After he got out of the Army, Underwood left Anchorage, Alaska, behind to start a new life in Florida with Wyckoff and her dog Too, whom she rescued off the street in Orlando over 12 years ago. While he was tying up loose ends in Alaska, Wyckoff rescued Wicket, a feisty little border-collie mix, from the Clay County kill shelter. With Underwood finally settled in Florida for good, the couple brought home Scrambles, a food-crazy hound mix, from the Amelia Island Humane Society.
Underwood also decided it was time to seek treatment for anxiety and trauma he experienced during his time in service. In addition to counseling and therapy, he credits the dogs for providing a sense of balance and comfort. “I can’t put into words how crucial an animal is to a combat veteran. Coming from a life of constant uncertainty, stress, and that uneasy feeling that makes you constantly look over your shoulder, the girls gave me a reason to seek help. In a lot of ways, [they] kept me grounded. I feel at ease around them,” he says.
“It’s almost magical that they can sense our feelings and adjust their behavior based off them. Dogs often train us more efficaciously than we believe we train them. They react to our emotions, feelings, and actions in ways that make sense to them, but often not us. This pattern of behavior, if we pay attention, can teach us to keep our own behavior in check,” he says.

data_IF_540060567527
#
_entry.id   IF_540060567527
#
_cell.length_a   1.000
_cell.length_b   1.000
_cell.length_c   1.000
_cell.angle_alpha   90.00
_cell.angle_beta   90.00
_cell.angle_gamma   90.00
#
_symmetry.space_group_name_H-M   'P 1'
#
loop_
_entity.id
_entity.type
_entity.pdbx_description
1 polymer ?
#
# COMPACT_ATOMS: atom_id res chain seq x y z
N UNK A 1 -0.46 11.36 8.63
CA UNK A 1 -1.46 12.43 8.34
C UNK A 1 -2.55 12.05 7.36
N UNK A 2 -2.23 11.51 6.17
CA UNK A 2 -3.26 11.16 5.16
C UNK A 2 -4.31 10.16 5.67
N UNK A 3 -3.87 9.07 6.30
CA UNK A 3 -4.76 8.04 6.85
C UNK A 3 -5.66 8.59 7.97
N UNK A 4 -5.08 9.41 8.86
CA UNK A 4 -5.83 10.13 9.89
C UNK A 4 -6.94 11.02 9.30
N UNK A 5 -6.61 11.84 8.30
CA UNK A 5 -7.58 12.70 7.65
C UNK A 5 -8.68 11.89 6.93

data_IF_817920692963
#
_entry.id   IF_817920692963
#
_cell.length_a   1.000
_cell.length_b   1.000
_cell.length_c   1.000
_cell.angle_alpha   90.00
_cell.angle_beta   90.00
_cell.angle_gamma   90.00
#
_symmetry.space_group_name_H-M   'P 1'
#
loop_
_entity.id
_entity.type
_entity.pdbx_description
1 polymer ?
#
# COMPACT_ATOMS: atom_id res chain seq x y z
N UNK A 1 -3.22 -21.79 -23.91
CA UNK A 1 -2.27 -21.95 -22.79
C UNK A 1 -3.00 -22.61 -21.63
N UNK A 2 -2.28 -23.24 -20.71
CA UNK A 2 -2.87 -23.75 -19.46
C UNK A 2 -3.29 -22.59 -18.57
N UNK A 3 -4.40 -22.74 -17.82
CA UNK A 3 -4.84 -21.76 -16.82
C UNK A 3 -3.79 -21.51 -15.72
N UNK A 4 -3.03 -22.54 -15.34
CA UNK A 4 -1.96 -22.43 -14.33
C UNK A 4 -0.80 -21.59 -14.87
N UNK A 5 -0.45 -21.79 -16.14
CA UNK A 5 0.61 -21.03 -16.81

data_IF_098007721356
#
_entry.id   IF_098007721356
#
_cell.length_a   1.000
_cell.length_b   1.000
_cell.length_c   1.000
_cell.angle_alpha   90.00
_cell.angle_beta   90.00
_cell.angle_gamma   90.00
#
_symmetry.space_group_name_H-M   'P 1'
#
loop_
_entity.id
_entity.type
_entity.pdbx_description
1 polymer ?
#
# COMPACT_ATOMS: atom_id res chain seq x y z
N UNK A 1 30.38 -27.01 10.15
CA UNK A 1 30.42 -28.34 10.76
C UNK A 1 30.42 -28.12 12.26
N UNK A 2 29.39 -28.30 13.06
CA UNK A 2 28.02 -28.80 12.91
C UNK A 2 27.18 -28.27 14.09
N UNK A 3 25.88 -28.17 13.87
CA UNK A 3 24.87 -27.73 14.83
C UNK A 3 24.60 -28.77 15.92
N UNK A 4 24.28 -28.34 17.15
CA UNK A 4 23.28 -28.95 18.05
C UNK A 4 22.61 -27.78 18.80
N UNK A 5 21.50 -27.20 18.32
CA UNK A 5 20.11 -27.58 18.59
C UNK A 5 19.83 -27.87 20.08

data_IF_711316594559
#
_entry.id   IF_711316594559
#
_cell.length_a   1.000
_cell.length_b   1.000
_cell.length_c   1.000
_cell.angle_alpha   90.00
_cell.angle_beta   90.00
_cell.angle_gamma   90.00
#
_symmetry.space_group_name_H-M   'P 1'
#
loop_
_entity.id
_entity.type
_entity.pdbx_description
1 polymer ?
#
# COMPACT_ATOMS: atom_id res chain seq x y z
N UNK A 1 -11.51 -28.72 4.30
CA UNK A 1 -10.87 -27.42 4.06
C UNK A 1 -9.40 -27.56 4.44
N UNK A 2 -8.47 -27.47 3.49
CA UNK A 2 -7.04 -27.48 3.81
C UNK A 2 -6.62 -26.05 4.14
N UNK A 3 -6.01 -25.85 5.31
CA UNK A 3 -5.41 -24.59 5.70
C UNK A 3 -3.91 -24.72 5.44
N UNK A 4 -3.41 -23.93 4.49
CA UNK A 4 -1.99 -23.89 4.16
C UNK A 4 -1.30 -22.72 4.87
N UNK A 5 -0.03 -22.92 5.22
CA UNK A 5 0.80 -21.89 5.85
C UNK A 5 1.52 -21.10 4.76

Once BrewHound is up and running, a weekly trainer will be on site to provide instruction on various behaviors. Planned events will also include a quarterly pet market and partnership with such organizations as Go Ruck, Canines for Warriors and the VFW in Jacksonville Beach. Future collaborations could also include the Wounded Warrior Project.
“I believe dogs can give service members the most similar feeling of ‘brotherhood’ that you feel when in a combat scenario. They always have your back. They love you. They would do anything for you,” says Underwood. “My girls aren’t service dogs. They are not professionally trained to perform the duties of a service dog. However, they continue to impress upon me the strength to be a good leader and never give up.”